It should be noted that while supplies between group members are ignored for GST purposes, all members will become jointly and severally liable for any debts relating to GST.

  • Retention period

The records described above must be kept for not less than 5 years. Records can be kept in electronic format. There is no particular method that must be used but the business must ensure that they are kept to the published performance standards.


1. Period

Every registered person must furnish a GST return every 3 months. The return must be electronically submitted to the Comptroller not later than one month after the end of the prescribed accounting period.

The Comptroller can allow monthly returns, but again they must be furnished within 1 month of the period end.

2. Payment

The payment due with a return must be made no later than the last day that the return is due to be made.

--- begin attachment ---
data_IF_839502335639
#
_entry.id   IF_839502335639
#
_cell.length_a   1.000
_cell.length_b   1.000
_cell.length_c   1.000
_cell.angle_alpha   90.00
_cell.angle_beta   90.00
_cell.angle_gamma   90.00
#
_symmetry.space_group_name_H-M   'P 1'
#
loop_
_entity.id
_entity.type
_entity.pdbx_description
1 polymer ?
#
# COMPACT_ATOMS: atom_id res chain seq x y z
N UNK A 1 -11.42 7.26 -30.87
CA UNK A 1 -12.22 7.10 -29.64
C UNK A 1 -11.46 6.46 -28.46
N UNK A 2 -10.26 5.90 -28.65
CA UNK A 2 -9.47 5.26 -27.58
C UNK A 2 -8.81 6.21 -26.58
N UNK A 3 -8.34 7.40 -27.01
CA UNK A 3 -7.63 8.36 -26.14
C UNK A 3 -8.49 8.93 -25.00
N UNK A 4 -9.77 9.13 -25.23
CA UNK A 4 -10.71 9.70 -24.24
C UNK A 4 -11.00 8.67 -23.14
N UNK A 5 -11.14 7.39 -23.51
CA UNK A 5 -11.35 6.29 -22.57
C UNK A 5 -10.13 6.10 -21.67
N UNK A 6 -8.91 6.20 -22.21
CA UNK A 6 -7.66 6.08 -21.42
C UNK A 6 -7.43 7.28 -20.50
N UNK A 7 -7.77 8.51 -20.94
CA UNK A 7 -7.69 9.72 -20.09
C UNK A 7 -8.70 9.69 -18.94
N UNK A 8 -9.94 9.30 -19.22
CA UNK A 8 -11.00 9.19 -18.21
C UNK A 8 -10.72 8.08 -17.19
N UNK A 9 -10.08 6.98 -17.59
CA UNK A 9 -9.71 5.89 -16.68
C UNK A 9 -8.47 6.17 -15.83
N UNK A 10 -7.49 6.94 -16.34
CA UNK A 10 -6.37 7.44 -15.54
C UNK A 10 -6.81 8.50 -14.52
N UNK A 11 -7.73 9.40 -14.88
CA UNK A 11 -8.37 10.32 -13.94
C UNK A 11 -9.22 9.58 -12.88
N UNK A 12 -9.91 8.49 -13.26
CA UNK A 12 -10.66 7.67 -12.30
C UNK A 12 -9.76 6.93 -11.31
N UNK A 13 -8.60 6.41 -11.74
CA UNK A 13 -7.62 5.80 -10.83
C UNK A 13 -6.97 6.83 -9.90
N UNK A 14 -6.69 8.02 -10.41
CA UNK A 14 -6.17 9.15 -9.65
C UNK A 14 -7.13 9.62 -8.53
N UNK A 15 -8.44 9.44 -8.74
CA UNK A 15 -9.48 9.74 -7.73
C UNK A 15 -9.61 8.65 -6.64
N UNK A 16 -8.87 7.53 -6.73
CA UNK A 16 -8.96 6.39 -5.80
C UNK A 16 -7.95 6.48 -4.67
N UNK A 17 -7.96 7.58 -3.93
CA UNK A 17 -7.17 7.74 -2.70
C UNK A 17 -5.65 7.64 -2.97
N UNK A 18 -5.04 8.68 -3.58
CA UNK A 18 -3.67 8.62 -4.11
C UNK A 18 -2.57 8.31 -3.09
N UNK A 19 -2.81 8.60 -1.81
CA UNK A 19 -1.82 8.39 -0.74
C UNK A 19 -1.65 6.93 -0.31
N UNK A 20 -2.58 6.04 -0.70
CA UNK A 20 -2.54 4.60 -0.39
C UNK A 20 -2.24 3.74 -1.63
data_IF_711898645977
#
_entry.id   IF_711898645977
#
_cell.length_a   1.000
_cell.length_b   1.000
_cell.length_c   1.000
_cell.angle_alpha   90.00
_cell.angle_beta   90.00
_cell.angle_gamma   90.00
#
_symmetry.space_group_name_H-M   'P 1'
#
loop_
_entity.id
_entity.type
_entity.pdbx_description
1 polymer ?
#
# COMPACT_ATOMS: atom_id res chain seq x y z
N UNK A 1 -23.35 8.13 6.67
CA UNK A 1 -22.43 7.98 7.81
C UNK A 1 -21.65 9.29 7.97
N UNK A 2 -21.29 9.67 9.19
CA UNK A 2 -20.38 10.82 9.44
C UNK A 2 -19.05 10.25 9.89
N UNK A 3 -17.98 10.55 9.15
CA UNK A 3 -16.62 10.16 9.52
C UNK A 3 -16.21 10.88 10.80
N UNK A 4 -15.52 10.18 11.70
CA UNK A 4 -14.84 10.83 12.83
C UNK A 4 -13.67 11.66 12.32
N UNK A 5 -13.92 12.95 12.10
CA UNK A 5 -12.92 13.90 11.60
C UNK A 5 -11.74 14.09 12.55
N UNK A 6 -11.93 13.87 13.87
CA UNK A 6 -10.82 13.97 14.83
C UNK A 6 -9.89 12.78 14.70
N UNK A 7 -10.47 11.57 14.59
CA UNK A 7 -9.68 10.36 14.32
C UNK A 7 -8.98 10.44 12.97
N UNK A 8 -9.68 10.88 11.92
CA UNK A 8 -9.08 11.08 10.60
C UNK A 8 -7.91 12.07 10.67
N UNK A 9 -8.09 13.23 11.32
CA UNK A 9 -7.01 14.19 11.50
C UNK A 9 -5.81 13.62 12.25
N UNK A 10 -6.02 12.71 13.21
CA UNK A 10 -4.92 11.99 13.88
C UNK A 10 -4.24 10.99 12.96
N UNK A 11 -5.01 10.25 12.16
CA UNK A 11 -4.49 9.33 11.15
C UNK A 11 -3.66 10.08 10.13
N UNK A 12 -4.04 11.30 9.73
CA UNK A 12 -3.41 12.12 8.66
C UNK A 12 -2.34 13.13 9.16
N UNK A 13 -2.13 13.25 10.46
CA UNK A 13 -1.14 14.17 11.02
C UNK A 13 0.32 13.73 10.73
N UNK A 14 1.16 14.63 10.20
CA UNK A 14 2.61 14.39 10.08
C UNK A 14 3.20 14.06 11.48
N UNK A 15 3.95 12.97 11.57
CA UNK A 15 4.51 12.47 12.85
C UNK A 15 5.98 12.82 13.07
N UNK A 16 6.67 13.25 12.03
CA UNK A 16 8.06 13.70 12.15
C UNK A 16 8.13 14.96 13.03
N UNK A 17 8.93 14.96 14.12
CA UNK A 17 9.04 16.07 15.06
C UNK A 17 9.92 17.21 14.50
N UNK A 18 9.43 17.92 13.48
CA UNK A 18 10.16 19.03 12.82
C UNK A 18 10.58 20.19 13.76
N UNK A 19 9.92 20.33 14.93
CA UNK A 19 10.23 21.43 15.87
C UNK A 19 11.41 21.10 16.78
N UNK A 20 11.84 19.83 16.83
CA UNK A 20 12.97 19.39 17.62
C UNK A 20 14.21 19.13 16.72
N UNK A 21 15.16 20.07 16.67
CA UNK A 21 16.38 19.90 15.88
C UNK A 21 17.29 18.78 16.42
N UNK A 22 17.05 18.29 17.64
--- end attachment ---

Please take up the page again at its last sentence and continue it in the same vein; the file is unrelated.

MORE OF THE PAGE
3. Refunds

When a refund is due from the Comptroller, it must be made within a period of 3 months (forquarterly returns) from its date of receipt. For monthly returns, the refund period is 1 month. Assuming there are no outstanding returns or information or taxes in arrears, late refunds may be eligible for an interest payment.

4. Bad debts

A GST registered business can claim relief (credit) for the GST paid on bad debts. The bad debt must be over a year old and all reasonable efforts must have been made to collect it. Subject to complying with certain requirements, a claim can be made for the GST element of the unpaid debt in the GST return.

     • Non-residents

A non-resident is allowed to register for GST in Singapore if the non-resident makes taxable supplies of goods in Singapore or he has a fixed or business establishment in Singapore from which he makes supplies of services.

A non-resident making supplies of goods in Singapore would need to appoint an agent to fulfil his GST obligations in Singapore.

The registration of the non-resident for GST purposes does not necessarily give rise to a permanent establishment in Singapore as that is dependent on the types of activities carried out in Singapore.